After 9/11 attacks and beginning of GWOT, JeM came to prominence amongst jihadi circles. JeM had begun to side with Al-Qaeda and joined hands with Lashkar-e-Taiba (LeT) in launching terrorist attack at Indian parliament in December 2001. The purpose of attack was to ignite tensions between Pakistan and India for providing breathing space for besieged Al-Qaeda leaders in tribal areas of Pakistan. The said act of terrorism indeed paved the way for a 6-month long stand-off between armed forces of India and Pakistan. The hostilities led to the nuclear red alerts in both countries.
Another spectacular act of terrorism, keeping in view of same objective, was kidnapping and murder of Daniel Pearl, in January 2002. Ahmad Omar Saeed Shaikh, a key JeM and former member of HuM (one of the three released in exchange for airline passengers in 1999), kidnapped Wall Street Journal‘s Pakistan correspondent Daniel Pearl while he was on his way to interview Jamaat-ul-Fuqra’s chief, Mubrak Gillani, in Karachi. The kidnapping operation was in collusion with Al-Qaeda. Khalid Shaikh Mohammad, the 9/11 attacks mastermind, confessed and accepted his central role alongside Omar Shaikh in kidnapping and beheading of Daniel Pearl. Khalid Shaikh was arrested from Rawalpindi, Pakistan in 2003.
Pearl was trying hard to expose links of US-based Jamaat-ul Fuqra with Pakistani Islamist militant organizations, and their links with Taliban and Al-Qaeda. He was abducted, tortured, beheaded and later his body was cut into pieces before being buried at an empty plot in the outskirts of Karachi. According to Amir Mir, “Shaikh Ahmad Omar Saeed, convicted for Pearl’s murder, was actually a key operative of the Jaish-e-Mohammad (JeM) and a close confidant of its chief, Maulana Masood Azhar.“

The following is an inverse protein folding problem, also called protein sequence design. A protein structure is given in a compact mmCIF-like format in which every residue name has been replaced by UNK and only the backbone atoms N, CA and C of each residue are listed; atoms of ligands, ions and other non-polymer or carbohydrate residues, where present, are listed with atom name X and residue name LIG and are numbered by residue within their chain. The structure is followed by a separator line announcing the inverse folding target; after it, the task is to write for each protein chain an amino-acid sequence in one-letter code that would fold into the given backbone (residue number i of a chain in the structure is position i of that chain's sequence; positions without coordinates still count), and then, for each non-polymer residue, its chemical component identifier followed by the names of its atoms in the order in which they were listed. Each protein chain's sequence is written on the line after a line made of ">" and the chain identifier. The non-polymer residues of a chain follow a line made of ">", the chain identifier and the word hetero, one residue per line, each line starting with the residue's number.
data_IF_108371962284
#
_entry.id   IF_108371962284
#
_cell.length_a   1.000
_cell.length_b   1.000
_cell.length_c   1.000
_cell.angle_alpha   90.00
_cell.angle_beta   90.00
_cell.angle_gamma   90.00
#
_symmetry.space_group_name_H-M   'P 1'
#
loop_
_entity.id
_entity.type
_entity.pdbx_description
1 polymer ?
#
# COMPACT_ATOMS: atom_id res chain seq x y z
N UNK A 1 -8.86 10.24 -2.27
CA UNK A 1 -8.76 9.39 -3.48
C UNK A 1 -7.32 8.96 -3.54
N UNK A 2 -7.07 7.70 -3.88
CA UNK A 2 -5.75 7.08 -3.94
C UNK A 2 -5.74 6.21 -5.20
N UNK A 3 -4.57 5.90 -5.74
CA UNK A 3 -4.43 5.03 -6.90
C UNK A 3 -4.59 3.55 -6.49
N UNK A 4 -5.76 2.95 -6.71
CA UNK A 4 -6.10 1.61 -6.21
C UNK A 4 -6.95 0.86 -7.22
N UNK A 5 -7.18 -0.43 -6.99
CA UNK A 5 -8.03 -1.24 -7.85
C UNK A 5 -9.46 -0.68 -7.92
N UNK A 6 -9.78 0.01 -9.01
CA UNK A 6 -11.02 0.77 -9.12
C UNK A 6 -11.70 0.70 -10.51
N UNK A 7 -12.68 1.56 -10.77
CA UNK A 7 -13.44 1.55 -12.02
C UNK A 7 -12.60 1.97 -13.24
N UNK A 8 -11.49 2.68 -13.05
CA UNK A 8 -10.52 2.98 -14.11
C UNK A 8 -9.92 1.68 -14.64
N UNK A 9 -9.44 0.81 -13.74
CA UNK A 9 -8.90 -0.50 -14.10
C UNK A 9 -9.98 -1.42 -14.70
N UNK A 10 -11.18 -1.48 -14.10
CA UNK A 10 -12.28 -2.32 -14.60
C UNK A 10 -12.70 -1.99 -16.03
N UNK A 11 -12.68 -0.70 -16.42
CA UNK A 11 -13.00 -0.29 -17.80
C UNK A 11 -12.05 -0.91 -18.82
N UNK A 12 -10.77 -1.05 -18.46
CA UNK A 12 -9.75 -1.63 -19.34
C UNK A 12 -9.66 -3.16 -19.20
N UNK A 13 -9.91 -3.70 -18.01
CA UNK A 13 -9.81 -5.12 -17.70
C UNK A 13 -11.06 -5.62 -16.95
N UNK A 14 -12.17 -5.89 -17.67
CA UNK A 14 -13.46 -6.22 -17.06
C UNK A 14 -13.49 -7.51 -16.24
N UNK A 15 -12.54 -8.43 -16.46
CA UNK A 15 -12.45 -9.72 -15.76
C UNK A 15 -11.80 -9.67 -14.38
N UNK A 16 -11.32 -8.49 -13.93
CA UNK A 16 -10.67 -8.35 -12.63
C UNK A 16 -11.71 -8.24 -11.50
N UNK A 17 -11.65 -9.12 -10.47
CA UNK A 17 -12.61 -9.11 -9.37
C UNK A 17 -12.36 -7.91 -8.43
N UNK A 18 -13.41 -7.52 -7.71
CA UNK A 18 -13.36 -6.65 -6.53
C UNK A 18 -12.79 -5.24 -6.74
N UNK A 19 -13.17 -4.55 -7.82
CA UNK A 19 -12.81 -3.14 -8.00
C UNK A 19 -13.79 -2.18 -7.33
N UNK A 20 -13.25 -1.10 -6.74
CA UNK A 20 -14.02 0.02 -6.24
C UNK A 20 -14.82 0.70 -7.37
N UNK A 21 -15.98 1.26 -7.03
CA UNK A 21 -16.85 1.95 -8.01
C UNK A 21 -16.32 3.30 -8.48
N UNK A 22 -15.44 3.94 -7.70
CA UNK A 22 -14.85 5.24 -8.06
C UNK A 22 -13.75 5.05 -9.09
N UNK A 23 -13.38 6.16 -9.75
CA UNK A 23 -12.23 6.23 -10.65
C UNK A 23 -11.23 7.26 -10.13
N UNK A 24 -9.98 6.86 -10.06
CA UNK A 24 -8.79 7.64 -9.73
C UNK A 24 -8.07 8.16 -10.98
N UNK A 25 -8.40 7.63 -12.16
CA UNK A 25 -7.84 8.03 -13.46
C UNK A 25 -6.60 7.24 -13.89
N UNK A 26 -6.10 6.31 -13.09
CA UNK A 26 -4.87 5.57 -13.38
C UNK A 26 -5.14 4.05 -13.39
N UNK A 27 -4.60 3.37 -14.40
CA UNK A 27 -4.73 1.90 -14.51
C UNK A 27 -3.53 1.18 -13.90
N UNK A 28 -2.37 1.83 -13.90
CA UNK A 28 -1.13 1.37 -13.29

Initially, alike its sister concerns HuJI, HuM, and LJ, the JeM appeared to be Kashmir centric, but after the commencement of GWOT started subscribing to pan-Islamist ideologies. Its cadres comprise of Punjabi-Pakistan, Kashmiris and some disillusioned expatriates Pakistanis. According to Nicholas Howenstein, “along with cannibalizing many of HuM’s resources, JeM has also received support through the camaraderie of Afghan war veterans (….), the Taliban and Osama Bin Laden, and several other Sunni groups in Pakistan gave Maulana Azhar seed money and other resources to establish JeM. The Al-Rashid Trust, an important charity organization once linked to Al-Qaeda and the Taliban, reportedly provided Rs. 20 million in seed money”.
JeM’s heydays were over with 9/11 attacks and Pakistani military establishment’s U-turn. The shifting of Pakistani policies amid GWOT turned these groups against Pakistan and that also pushed them towards tribal area based Pashtun-Pakistan Taliban groups. Along with other jihadi groups JeM faced proscription by General Musharaff in 2002. JeM has started to splinter into various factions and becoming linked to Al-Qaeda Central in Pakistan in the backdrop of GWOT.
JeM, similar to its predecessors, splintered into several militant groups, mostly named after former high ranking JeM operatives, such as : Abdul Jabbar group, Gul Hassan group, and Asmatullah Muaviya group. JeM has been working with splinters of other jihadi groups amid GWOT in Pakistan and Pakistani government’s change of policies.